Matthew Griffin, described as “The Adviser behind the Advisers” and a “Young Kurzweil,” is the founder and CEO of the World Futures Forum and the 311 Institute, a global Futures and Deep Futures consultancy working between the dates of 2020 to 2070, and is an award winning futurist, and author of “Codex of the Future” series. Regularly featured in the global media, including AP, BBC, Bloomberg, CNBC, Discovery, RT, Viacom, and WIRED, Matthew’s ability to identify, track, and explain the impacts of hundreds of revolutionary emerging technologies on global culture, industry and society, is unparalleled. Recognised for the past six years as one of the world’s foremost futurists, innovation and strategy experts Matthew is an international speaker who helps governments, investors, multi-nationals and regulators around the world envision, build and lead an inclusive, sustainable future. A rare talent Matthew’s recent work includes mentoring Lunar XPrize teams, re-envisioning global education and training with the G20, and helping the world’s largest organisations envision and ideate the future of their products and services, industries, and countries. Matthew's clients include three Prime Ministers and several governments, including the G7, Accenture, Aon, Bain & Co, BCG, Credit Suisse, Dell EMC, Dentons, Deloitte, E&Y, GEMS, Huawei, JPMorgan Chase, KPMG, Lego, McKinsey, PWC, Qualcomm, SAP, Samsung, Sopra Steria, T-Mobile, and many more.
WHY THIS MATTERS IN BRIEF
The internet is increasingly our second, if not our first, home – and changes to it affect all of us in one way or another.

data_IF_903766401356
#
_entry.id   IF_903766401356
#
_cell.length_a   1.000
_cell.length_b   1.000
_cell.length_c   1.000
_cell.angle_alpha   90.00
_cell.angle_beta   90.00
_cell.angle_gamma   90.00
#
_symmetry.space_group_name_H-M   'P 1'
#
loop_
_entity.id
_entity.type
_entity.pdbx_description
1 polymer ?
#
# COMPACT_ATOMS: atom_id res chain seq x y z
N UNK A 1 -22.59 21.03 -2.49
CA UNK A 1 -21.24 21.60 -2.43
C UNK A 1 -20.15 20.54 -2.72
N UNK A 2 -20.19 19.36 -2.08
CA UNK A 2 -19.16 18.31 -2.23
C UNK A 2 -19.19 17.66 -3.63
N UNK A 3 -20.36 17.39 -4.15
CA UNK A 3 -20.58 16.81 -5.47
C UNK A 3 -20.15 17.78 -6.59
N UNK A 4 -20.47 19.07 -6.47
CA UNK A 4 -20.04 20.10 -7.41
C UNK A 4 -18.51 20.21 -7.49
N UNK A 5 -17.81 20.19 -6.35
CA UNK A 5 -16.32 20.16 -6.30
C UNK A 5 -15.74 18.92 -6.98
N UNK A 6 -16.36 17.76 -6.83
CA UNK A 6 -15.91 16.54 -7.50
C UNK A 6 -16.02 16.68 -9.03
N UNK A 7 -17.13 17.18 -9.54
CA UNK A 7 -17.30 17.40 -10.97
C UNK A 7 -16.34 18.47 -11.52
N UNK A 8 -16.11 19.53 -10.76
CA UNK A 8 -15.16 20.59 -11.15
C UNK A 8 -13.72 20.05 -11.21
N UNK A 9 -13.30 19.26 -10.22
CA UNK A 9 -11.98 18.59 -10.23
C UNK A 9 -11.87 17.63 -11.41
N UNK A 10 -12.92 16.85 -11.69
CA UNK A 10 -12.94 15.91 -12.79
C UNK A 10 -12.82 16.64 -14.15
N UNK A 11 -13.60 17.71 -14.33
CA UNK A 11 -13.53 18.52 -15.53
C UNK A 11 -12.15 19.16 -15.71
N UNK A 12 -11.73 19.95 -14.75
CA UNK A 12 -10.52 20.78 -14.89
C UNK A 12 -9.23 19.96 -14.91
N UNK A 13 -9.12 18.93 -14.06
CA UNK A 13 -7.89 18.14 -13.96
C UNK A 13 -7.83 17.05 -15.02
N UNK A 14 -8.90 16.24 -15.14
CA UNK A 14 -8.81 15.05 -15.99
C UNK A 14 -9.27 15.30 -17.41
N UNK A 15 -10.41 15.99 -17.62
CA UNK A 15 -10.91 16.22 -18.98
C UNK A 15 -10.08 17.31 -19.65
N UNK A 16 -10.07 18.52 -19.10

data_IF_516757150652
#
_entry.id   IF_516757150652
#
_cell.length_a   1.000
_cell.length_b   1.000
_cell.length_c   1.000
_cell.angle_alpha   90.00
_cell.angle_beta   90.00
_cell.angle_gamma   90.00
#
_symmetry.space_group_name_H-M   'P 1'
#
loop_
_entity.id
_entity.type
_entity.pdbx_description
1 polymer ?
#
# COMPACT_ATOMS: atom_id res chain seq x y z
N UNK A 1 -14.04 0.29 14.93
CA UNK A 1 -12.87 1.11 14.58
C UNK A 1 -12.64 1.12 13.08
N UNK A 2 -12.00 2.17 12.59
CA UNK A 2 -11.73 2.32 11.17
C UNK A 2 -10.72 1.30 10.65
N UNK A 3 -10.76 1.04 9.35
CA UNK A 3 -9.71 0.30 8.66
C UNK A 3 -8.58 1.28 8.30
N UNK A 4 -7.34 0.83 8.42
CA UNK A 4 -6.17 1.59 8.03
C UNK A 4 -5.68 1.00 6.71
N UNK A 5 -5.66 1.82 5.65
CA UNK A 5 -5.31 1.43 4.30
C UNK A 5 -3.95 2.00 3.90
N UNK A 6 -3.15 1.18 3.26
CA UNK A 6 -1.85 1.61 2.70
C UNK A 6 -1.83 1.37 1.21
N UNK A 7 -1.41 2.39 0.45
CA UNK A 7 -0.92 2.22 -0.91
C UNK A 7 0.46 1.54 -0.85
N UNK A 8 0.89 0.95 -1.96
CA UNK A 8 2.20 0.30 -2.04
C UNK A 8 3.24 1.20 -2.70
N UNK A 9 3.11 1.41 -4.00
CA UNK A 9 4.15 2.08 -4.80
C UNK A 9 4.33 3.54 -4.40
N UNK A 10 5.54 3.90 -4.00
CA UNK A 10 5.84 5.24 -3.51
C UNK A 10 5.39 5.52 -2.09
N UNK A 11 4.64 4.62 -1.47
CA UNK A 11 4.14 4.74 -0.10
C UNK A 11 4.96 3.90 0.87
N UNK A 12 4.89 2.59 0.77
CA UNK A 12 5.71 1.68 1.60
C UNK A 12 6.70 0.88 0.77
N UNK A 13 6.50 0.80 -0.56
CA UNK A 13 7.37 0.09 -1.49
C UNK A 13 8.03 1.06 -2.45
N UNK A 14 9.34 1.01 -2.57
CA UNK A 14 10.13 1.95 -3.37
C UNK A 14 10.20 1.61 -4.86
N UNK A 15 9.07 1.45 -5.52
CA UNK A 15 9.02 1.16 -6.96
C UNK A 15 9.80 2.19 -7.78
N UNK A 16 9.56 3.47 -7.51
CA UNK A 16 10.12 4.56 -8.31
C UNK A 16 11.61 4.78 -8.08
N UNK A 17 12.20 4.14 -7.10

The online world is continuously expanding – there’s always more services, more users, and more activity. And last year the number of websites registered on the “.com” domain surpassed 150,000,000.
However, more than a quarter of a century since its first commercial use, the growth of the online world is now slowing down in some key categories. And a team in Australia, who have just finished a multi-year research project to analyze global trends in “online diversity and dominance” have just published their results.
Their research, published the other week in Public Library of Science, is the first to reveal some long term trends in how businesses compete in the age of the web, and on the overall state of web based competition and innovation itself.
“We saw a dramatic consolidation of attention towards a shrinking, but increasingly dominant, group of online organisations,” said the researchers, adding, “So, while there is still growth in the functions, features, and applications offered on the web, the number of entities providing these functions is shrinking.”
In all they analysed more than six billion user comments from the social media website Reddit dating back to 2006, as well as 11.8 billion Twitter posts from as far back as 2011. And in total, their research used a massive 5.6Tb trove of data from more than a decade of global activity.
With the Reddit posts they analysed all the links to other sites and online services – more than one billion in total – to understand the dynamics of link growth, dominance, and diversity through the decade.
They also used a measure of link “uniqueness.” On this scale, 1 represents maximum diversity, in other words all links have their own domain, and 0 is minimum diversity – all the links are on one domain, such as “YouTube.com”.